Image credit: “Big Fish Eat Little Fish,” engraving, 1557, Pieter van der Heyden, after Pieter Bruegel the Elder and Hieronymus Bosch, National Gallery of Art
By Jason Zweig | Sept. 15, 2015 3:43 p.m. ET
The free market isn’t merely the best mechanism ever devised to provide people with what they want; it is also the best mechanism ever devised to provide people with what they don’t want. That is the thesis of the new book Phishing for Phools: The Economics of Manipulation and Deception, by Nobel laureates in economics George A. Akerlof and Robert J. Shiller.
In their book, a business “phishes” when it exploits the informational and emotional weaknesses of customers in order to sell them goods, services or investments that might be harmful. (Think of cigarettes, gambling, flawed pharmaceuticals such as the withdrawn arthritis drug Vioxx, or complex investments with hidden risks like the mortgage securities that were at the heart of the 2008-2009 financial crisis.) A “phool” is anyone who falls for such phishing.
While some of the argument may seem obvious—surely it isn’t a surprise that some people cheat at least some of the time—“Phishing for Phools” contends that free markets can create fertile opportunities to profit from dishonesty.
Mr. Akerlof is a professor of economics at Georgetown University and the husband of Federal Reserve Chairwoman Janet Yellen; Mr. Shiller, a professor of finance at Yale University and author of Irrational Exuberance. The two discussed the book in a recent interview.
Q: Why do businesses “phish” for “phools”?
Robert Shiller: A fundamental concept of psychology is that people often make decisions they’re not happy about. That’s why people go see therapists! If businesses have a chance to profit by tempting us into making decisions that are good for them but bad for us, they will take it. They have just as powerful an incentive to provide us with what we don’t want as to provide us with what we do want.
Q: What is “reputation mining” and how can it lead to deception?
George Akerlof: Let’s say you have this reputation for selling wonderful avocados. Then you have the opportunity to start selling people awful avocados if that’s more profitable. We think that’s how things [happened] in financial markets [before] the 2008 financial crisis.
RS: Financial markets are a special case because they present, for most people, a very difficult judgment about the future: What is this market going to do? It invites a kind of exploitation of them by storytellers, people who will play tricks on them to get their money to manage. In many cases, they’re more salespeople than market researchers.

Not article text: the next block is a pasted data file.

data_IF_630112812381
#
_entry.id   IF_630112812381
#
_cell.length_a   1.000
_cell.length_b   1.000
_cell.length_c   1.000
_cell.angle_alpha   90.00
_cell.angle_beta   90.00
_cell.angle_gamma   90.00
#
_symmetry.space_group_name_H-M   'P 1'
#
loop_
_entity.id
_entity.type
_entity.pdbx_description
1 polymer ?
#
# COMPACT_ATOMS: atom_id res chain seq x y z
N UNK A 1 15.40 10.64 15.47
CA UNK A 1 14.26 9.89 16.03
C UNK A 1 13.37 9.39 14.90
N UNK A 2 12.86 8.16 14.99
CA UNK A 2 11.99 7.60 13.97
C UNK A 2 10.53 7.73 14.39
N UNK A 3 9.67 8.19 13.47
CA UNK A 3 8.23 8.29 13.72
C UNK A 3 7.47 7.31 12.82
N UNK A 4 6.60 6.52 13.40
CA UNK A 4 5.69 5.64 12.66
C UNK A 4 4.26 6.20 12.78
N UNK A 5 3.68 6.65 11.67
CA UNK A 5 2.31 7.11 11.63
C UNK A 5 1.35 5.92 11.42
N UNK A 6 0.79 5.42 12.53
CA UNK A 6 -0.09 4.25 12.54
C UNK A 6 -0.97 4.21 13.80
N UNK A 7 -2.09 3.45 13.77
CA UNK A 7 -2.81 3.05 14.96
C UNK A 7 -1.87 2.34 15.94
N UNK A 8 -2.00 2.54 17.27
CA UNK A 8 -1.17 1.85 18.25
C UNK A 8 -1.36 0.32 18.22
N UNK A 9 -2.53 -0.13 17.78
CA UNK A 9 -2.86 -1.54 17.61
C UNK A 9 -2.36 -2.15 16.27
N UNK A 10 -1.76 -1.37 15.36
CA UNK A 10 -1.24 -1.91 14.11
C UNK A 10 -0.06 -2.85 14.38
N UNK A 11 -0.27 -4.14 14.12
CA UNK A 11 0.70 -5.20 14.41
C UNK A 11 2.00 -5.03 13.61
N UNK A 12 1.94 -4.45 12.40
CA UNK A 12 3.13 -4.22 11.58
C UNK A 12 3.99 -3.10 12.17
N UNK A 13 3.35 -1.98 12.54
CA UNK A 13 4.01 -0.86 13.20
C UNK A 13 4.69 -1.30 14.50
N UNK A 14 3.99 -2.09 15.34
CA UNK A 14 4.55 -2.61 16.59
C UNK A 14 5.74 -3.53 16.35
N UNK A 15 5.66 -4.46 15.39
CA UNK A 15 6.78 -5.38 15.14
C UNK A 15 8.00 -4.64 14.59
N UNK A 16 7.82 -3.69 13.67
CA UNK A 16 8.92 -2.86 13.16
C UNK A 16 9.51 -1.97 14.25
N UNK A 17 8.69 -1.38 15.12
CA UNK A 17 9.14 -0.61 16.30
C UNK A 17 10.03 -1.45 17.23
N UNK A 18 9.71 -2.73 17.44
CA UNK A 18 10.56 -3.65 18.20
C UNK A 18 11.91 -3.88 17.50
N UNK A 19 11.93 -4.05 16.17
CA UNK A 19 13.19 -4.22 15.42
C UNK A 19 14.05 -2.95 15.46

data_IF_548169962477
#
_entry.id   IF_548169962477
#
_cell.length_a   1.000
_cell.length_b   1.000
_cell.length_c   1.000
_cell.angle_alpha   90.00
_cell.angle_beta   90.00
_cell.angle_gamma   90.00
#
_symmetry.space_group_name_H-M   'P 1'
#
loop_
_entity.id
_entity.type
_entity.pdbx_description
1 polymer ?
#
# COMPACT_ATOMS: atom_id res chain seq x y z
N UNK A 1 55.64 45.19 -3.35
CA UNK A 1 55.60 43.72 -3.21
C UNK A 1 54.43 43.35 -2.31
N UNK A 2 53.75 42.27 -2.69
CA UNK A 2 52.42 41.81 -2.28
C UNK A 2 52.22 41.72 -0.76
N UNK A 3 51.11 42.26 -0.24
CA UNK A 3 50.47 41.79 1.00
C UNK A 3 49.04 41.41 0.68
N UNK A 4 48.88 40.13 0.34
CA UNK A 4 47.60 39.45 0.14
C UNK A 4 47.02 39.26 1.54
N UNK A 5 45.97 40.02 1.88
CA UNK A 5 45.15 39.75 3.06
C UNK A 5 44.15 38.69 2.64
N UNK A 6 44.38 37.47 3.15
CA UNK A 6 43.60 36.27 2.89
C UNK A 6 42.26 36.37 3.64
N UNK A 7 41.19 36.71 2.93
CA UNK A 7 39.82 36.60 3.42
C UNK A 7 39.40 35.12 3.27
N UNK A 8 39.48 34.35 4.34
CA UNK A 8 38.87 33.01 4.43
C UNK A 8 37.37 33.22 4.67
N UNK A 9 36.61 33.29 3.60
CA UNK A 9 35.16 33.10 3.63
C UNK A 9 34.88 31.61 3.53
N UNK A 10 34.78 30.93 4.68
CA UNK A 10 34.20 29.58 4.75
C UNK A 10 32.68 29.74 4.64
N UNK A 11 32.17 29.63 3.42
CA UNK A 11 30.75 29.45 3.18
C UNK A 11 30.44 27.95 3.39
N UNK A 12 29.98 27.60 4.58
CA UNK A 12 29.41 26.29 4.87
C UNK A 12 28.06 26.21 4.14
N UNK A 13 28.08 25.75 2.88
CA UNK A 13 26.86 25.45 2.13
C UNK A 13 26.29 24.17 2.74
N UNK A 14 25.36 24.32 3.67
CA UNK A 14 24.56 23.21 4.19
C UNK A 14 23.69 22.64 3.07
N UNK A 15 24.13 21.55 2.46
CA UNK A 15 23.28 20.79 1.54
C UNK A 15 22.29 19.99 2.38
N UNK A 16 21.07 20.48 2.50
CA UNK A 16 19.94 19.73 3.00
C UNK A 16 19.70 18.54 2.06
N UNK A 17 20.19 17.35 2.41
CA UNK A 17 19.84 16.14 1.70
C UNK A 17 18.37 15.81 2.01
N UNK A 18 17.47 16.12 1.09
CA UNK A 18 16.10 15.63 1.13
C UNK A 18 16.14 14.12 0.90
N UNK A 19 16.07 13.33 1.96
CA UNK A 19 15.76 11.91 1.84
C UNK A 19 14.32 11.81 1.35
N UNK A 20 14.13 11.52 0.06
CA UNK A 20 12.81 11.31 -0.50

Q: Are there different kinds of phools?
RS: An information phool is someone who has been fed a biased set of information so that they then would make erroneous judgments. A psychological phool is someone who is affected by his or her own feelings, emotions and psychological anomalies. Information phools and psychological phools are everywhere, and you might be one of them. We know that we are.
Q: But why isn’t phishing competed away? Why don’t customers do business only with those who treat them fairly?
RS: Often the glitch in your defenses is very subtle and even the phisher doesn’t know exactly how it works. Also, businesses play tricks, and [their] competitors play tricks. Businesses often have tight profit margins. They can’t give money away. So they have to play the same tricks themselves. Professionals develop skills in manipulating people, and there’s a survival of the fittest for them: The very best ones amplify and are everywhere in their impact.
Q: The book argues that incentives will inevitably lead some people to manipulate and cheat others. Doesn’t every five-year-old child learn on the playground that some kids cheat when they trade candy and gum? Doesn’t everybody already know what you’re saying?
GA: Everybody thinks they know it. But people think of manipulation and deception as things that take place on a one-off basis, not as something that’s inevitable. Phishing is as universal as the benevolence of the butcher and the brewer and the baker that Adam Smith talked about.
Q: You ate cat food to research a common way you think consumers may be phished by marketers.
RS: The labels on the cans said things like ‘roast beef paté’; things that we would see in a restaurant. So I said, if they say that, it must be something like that. I tried tasting it, and they all tasted pretty much the same. They tasted like cat food. There is an artificial reality that is created by marketing.
Q: How can investors minimize the risks of being phished for a phool?
GA: They should bear in mind that asset prices reflect the stories being told about those assets. Those stories do not just reflect economic fundamentals; significant parts of them are generated by those whose livelihood depends on making a sale. For this basic reason, financial markets are filled with phishing for phools.
RS: Investors should always remember that a profitable phish is to design investment pitches around their preconceptions. A search of the phrase “stocks have always outperformed” on Google Ngrams shows that the phrase first appeared around the bottom of the market in 1982; its use exploded until the market peak in 2000. Why? Because with a rising market it was advantageous for phishermen to suggest that this up market would continue forever.
Video interview with Akerlof and Shiller: